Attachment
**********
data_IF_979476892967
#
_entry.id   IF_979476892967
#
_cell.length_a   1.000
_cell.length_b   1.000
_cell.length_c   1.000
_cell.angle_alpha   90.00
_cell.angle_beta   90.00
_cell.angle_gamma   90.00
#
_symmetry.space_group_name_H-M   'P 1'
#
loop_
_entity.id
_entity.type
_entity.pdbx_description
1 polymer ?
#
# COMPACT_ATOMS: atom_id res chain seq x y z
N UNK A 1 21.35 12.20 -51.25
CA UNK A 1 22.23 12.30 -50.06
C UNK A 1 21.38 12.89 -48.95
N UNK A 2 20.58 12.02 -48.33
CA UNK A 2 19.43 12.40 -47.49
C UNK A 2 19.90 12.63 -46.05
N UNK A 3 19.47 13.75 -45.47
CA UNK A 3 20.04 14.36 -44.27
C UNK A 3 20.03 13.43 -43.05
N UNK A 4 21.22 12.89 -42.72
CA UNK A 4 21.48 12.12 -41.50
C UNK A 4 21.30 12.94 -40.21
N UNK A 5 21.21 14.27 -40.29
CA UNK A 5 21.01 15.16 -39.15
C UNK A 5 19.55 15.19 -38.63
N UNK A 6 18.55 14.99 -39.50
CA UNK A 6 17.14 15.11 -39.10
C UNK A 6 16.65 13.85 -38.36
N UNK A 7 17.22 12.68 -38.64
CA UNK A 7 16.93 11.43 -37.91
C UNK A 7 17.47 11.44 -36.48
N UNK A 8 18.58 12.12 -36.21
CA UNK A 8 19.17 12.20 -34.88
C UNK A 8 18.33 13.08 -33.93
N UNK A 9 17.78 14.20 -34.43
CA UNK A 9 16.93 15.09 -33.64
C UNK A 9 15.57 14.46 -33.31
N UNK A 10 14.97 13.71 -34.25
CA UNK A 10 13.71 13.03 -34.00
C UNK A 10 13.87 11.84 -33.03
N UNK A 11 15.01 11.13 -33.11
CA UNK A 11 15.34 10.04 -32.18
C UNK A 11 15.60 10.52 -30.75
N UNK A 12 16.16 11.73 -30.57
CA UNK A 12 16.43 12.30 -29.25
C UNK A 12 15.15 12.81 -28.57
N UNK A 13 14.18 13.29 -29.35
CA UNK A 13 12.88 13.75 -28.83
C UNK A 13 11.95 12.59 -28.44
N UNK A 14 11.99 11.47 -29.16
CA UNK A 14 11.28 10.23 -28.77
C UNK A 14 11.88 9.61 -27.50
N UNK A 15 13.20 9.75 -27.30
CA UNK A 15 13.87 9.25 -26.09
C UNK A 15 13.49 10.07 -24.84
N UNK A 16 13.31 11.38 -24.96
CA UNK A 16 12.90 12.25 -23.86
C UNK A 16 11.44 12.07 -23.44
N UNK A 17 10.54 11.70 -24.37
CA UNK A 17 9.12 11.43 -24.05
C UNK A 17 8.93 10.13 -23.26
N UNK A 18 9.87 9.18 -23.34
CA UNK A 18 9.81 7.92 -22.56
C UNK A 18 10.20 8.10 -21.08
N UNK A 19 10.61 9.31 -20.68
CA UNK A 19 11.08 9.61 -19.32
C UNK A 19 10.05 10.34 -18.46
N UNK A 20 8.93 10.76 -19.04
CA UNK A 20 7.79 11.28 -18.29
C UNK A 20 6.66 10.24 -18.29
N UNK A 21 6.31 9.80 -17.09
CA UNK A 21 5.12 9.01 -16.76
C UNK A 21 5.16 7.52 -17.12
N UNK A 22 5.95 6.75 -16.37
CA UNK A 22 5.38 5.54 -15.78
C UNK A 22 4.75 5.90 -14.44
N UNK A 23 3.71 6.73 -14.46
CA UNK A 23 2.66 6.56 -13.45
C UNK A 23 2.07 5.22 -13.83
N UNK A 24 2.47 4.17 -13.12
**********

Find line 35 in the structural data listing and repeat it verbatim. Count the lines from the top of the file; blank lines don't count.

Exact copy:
C UNK A 5 19.55 15.19 -38.63